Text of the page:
THE PRESENT POSITION
When I wrote Mau Mau and the Kikuyu at the end of 1952, the State of Emergency in Kenya Colony had only recently been declared and the aim of that book was to give my readers an idea of the background against which the Mau Mau organisation and its deeds must be viewed, in order to be properly understood.
Now the fight against Mau Mau has been in progress for nearly two years and it is unfortunately true that very few people, outside Kenya, seem to realise what is really happening. Only major events, at relatively rare intervals, now figure in the world press, together with dissertations of varying length and widely different viewpoints, written by journalists and others, mostly after relatively brief visits to Kenya. Even the local newspapers report only a proportion of the daily incidents.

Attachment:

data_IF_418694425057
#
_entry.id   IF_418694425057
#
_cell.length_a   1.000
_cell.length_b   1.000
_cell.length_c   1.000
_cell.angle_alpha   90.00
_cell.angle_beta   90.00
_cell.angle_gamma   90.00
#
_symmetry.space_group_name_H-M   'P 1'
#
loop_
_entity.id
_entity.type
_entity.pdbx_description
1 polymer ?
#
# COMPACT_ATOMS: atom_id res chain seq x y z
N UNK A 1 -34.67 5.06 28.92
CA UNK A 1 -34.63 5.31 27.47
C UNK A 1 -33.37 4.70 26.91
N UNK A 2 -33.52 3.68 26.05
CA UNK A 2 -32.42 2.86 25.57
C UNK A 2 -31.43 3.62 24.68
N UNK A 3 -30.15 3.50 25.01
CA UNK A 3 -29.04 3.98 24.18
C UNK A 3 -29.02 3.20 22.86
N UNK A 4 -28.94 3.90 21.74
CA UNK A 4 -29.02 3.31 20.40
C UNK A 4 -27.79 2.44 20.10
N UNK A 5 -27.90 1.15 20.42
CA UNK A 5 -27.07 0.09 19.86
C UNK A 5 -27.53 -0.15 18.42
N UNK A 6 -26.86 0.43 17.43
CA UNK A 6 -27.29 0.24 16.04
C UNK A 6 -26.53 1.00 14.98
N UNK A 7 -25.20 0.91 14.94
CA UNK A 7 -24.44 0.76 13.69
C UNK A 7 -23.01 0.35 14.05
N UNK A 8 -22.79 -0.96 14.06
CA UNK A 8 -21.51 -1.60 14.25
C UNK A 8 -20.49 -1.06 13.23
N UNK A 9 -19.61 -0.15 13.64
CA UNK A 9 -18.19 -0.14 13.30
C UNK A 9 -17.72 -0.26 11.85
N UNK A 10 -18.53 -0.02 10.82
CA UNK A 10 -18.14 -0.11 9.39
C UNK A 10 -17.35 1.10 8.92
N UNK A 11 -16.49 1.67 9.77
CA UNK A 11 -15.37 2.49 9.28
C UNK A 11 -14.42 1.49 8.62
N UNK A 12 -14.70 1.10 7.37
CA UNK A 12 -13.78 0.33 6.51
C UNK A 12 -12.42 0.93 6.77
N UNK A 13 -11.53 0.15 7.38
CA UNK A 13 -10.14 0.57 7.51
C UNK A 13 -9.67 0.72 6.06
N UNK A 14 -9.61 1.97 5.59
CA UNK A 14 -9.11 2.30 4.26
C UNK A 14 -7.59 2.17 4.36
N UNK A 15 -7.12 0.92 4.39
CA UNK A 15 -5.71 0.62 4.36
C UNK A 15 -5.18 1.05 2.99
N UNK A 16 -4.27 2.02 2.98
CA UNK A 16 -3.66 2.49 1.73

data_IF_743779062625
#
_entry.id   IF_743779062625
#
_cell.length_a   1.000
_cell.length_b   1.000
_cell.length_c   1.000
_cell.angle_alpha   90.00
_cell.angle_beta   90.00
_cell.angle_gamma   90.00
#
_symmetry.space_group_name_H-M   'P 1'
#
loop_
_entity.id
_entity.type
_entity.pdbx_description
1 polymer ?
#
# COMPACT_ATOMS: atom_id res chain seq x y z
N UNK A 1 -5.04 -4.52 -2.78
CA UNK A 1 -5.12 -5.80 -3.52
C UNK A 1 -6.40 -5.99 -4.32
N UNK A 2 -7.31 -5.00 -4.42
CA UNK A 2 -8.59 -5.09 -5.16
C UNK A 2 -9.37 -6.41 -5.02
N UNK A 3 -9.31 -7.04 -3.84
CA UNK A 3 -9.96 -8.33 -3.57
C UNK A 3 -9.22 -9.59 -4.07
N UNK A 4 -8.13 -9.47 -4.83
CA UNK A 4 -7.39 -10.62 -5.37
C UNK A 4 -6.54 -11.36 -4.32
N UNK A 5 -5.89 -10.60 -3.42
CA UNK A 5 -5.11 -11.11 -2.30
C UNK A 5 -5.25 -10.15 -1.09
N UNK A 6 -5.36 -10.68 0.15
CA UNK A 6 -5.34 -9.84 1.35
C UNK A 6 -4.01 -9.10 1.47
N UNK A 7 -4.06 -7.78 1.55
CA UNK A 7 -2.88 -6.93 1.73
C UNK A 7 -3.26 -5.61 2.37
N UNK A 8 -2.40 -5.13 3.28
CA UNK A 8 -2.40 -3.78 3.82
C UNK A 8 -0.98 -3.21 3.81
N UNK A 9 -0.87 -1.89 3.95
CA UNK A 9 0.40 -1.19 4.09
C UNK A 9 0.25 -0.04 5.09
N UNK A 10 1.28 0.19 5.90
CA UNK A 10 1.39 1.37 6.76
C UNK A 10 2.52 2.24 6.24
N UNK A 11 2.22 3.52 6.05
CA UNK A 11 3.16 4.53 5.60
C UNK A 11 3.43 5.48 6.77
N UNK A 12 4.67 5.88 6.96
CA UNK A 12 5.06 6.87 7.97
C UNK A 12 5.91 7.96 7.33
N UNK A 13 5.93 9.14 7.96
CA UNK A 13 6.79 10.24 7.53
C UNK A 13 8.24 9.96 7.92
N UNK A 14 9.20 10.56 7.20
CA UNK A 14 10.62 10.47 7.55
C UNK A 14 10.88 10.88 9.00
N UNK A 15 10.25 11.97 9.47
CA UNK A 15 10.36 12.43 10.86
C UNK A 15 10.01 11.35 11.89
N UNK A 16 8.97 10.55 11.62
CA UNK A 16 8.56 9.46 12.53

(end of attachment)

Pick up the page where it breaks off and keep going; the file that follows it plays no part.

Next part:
From time to time, in answer to questions in the House of Commons, a general statement of the position is made and some of the statistical facts about the number of killed, captured, imprisoned, and detained is given. These stark figures do go to show the terrible reality of the fight against Mau Mau, but even they are often misinterpreted by people outside Kenya, because of a lack of background against which they can be seen in their true perspective.
I hope therefore in the present book to try and give a fuller picture, not only of the position as it is today, but also of what has been happening in the past two years.
When the State of Emergency was declared on 28 October 1952, one of the first steps taken by Government was to arrest and put under detention almost 120 of the known leaders of the Mau Mau movement. These included Jomo